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Thoreau And Emerson

9 Pages 2158 Words

Henry David Thoreau wrote in chapter 2 of Waldon:
Time is but a stream I go a-fishing in. I drink at it; but while I drink I see the sandy bottom and detect how shallow it is. It’s thin current slides away, but eternity remains. I would drink deeper; fish in the sky, whose bottom are pebbly with stars. I cannot count one. I know not the first letter of the alphabet. I have always been regretting that I was not as wise as the day I was born. The intellect is a cleaver; it discerns and rifts its way into then secret of things. I do not wish to be any more busy with my hands than is necessary. My head is hands and feet. I feel all my best faculties concentrated in it. My instincts tell me my head is an organ for burrowing, as some creatures use their snout and fore-paws, and with it I will mine and burrow my way through these hills. I think that the richest vein is somewhere hereabouts; so by the divining rod and thin rising vapors I judge; and here I will begin to mine.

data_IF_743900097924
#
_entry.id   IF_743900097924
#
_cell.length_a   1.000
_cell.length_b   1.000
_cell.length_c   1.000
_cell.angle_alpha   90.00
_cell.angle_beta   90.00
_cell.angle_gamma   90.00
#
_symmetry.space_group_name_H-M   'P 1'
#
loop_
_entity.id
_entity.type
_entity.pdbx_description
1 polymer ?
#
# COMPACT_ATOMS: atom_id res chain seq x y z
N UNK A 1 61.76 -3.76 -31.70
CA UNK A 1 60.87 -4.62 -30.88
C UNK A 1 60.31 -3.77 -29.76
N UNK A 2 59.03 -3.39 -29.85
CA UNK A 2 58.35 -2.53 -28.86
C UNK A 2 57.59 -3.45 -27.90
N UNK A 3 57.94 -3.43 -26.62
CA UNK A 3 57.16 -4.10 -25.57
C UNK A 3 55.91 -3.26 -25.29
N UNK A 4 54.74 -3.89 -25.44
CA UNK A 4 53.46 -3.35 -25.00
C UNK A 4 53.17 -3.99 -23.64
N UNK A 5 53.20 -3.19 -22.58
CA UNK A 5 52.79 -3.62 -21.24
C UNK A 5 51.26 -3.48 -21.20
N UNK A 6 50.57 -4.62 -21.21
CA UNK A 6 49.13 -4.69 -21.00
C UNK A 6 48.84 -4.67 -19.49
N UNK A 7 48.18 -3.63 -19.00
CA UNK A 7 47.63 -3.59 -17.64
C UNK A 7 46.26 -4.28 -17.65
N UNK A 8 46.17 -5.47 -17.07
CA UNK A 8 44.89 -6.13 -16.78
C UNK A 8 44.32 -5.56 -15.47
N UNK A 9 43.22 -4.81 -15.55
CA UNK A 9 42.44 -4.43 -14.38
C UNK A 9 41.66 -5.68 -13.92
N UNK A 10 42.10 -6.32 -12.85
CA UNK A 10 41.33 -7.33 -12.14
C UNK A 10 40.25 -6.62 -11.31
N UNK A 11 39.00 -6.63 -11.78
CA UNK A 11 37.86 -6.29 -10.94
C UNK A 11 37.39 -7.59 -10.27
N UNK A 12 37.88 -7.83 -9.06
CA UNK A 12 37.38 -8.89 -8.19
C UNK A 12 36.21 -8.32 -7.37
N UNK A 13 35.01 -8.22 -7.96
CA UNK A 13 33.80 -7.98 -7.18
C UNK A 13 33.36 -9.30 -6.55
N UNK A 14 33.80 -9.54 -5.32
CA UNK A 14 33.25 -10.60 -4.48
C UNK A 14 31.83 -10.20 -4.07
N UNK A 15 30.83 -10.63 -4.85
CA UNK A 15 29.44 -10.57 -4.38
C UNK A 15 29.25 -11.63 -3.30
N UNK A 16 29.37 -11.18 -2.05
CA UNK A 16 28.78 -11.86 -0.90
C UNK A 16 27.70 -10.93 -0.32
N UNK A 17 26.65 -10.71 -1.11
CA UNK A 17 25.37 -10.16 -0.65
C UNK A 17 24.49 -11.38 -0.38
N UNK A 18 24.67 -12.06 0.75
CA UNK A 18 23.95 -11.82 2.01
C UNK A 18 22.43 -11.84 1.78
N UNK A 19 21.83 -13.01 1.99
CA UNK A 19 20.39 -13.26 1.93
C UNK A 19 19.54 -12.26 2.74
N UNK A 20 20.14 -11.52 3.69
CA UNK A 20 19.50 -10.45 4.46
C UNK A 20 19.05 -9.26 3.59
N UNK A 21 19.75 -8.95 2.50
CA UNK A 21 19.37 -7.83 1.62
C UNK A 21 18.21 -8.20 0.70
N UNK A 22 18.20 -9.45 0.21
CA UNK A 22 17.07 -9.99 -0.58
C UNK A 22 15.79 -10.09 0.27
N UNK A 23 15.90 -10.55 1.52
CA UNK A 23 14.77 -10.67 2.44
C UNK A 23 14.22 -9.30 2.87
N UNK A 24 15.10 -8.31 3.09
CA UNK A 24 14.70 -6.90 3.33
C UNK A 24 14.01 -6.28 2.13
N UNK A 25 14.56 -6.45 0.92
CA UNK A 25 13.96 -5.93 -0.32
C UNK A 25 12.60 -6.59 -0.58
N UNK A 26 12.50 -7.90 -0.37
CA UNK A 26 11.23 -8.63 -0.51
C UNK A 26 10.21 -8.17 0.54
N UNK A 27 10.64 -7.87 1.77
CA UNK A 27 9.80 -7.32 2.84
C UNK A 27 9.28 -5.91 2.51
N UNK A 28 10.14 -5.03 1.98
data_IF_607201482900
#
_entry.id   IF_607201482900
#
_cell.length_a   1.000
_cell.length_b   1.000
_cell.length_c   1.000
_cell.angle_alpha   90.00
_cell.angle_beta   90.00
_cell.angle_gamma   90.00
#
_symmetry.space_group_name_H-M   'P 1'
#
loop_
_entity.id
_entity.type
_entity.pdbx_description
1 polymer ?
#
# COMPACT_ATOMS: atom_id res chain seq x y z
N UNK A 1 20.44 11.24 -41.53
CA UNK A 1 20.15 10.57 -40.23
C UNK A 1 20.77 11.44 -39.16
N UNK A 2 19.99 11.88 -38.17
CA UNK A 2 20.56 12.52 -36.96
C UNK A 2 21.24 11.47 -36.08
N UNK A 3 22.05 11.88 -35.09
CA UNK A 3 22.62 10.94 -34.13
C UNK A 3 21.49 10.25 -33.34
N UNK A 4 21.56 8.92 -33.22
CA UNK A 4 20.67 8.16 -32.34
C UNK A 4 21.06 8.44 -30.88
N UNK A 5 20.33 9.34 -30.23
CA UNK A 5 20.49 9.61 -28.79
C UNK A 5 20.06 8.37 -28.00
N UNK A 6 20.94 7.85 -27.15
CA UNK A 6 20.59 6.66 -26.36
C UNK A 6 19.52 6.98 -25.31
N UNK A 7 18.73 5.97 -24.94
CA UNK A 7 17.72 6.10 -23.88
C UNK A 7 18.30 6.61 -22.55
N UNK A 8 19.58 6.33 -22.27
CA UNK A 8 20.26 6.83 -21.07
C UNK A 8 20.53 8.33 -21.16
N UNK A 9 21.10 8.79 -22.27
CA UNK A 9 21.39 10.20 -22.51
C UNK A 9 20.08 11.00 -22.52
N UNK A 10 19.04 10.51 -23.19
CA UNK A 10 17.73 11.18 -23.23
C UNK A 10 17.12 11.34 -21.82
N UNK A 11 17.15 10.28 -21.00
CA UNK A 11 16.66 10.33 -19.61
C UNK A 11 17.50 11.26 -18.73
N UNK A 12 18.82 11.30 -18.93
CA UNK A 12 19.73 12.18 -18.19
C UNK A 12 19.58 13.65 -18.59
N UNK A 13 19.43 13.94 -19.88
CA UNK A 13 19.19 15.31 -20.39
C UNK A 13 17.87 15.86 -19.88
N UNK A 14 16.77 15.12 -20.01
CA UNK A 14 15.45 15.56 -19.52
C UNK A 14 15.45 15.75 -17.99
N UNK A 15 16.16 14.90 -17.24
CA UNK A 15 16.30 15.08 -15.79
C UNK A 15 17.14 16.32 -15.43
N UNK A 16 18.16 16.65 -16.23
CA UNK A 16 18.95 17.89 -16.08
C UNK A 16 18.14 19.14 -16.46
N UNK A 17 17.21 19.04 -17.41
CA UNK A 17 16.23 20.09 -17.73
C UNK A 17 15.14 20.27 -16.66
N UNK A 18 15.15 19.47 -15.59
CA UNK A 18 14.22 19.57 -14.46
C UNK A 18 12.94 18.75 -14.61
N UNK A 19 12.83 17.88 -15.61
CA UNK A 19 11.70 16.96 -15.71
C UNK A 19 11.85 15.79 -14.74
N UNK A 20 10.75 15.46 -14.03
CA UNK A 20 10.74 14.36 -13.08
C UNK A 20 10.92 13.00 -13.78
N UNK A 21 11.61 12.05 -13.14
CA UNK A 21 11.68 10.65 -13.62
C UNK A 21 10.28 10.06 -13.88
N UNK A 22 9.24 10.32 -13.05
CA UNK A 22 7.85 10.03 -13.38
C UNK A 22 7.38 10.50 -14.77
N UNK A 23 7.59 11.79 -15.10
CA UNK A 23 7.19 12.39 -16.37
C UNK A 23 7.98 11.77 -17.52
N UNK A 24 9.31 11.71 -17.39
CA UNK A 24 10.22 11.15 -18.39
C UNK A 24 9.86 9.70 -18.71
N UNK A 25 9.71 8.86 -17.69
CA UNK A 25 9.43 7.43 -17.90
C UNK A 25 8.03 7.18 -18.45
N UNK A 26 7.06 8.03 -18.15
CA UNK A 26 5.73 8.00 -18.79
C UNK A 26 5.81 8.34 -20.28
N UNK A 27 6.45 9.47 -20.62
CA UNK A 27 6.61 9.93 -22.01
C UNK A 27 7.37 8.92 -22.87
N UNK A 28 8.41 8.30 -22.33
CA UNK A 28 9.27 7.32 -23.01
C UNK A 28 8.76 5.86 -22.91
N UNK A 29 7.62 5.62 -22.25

In this passage, Thoreau is trying to Understand the complexities of our lives, as well as that of the time we spend here. He begins by comparing time to a stream, an ever-flowing endless body of water, yet he is still able to see the bottom. In saying this, I gather he is comparing his life span (the distance to the bottom) to the ever-flowing body of time. He is telling us our life is but a short period in the stream of time. It is important to understand that we are not as significant as we would like to believe. Thoreau believes the only way to cut through this insignificance is to use our intellect like a “cleaver”.
Cut through the all of the social mores and beliefs that have jaded our view on this wonderful world in which we live. To cut through our own faults and fears and discover the vein of truth that is within us all. He teaches us not to bother with unnecessary busy work, and focus on the more important things in our lives. To...

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